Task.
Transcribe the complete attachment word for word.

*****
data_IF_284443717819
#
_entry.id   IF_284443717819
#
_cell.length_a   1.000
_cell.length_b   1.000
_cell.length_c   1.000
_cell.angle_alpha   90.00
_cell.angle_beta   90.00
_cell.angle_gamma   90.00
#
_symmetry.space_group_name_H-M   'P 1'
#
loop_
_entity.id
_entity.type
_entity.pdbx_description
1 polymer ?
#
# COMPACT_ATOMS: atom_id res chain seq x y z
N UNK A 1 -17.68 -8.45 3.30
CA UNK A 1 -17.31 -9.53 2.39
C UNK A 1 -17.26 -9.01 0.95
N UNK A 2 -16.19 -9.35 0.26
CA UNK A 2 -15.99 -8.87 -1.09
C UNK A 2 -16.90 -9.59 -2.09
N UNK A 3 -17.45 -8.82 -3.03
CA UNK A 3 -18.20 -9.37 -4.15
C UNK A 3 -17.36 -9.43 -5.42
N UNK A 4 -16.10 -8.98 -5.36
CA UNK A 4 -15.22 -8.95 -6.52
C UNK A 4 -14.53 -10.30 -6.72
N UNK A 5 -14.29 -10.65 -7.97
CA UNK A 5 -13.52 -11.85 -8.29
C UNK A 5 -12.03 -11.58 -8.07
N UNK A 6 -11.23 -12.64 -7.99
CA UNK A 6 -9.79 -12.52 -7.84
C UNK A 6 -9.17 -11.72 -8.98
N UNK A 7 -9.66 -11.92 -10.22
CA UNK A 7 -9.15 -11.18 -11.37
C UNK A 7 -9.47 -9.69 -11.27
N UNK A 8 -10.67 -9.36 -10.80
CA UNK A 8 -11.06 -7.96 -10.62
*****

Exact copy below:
data_IF_284443717819
#
_entry.id   IF_284443717819
#
_cell.length_a   1.000
_cell.length_b   1.000
_cell.length_c   1.000
_cell.angle_alpha   90.00
_cell.angle_beta   90.00
_cell.angle_gamma   90.00
#
_symmetry.space_group_name_H-M   'P 1'
#
loop_
_entity.id
_entity.type
_entity.pdbx_description
1 polymer ?
#
# COMPACT_ATOMS: atom_id res chain seq x y z
N UNK A 1 -17.68 -8.45 3.30
CA UNK A 1 -17.31 -9.53 2.39
C UNK A 1 -17.26 -9.01 0.95
N UNK A 2 -16.19 -9.35 0.26
CA UNK A 2 -15.99 -8.87 -1.09
C UNK A 2 -16.90 -9.59 -2.09
N UNK A 3 -17.45 -8.82 -3.03
CA UNK A 3 -18.20 -9.37 -4.15
C UNK A 3 -17.36 -9.43 -5.42
N UNK A 4 -16.10 -8.98 -5.36
CA UNK A 4 -15.22 -8.95 -6.52
C UNK A 4 -14.53 -10.30 -6.72
N UNK A 5 -14.29 -10.65 -7.97
CA UNK A 5 -13.52 -11.85 -8.29
C UNK A 5 -12.03 -11.58 -8.07
N UNK A 6 -11.23 -12.64 -7.99
CA UNK A 6 -9.79 -12.52 -7.84
C UNK A 6 -9.17 -11.72 -8.98
N UNK A 7 -9.66 -11.92 -10.22
CA UNK A 7 -9.15 -11.18 -11.37
C UNK A 7 -9.47 -9.69 -11.27
N UNK A 8 -10.67 -9.36 -10.80
CA UNK A 8 -11.06 -7.96 -10.62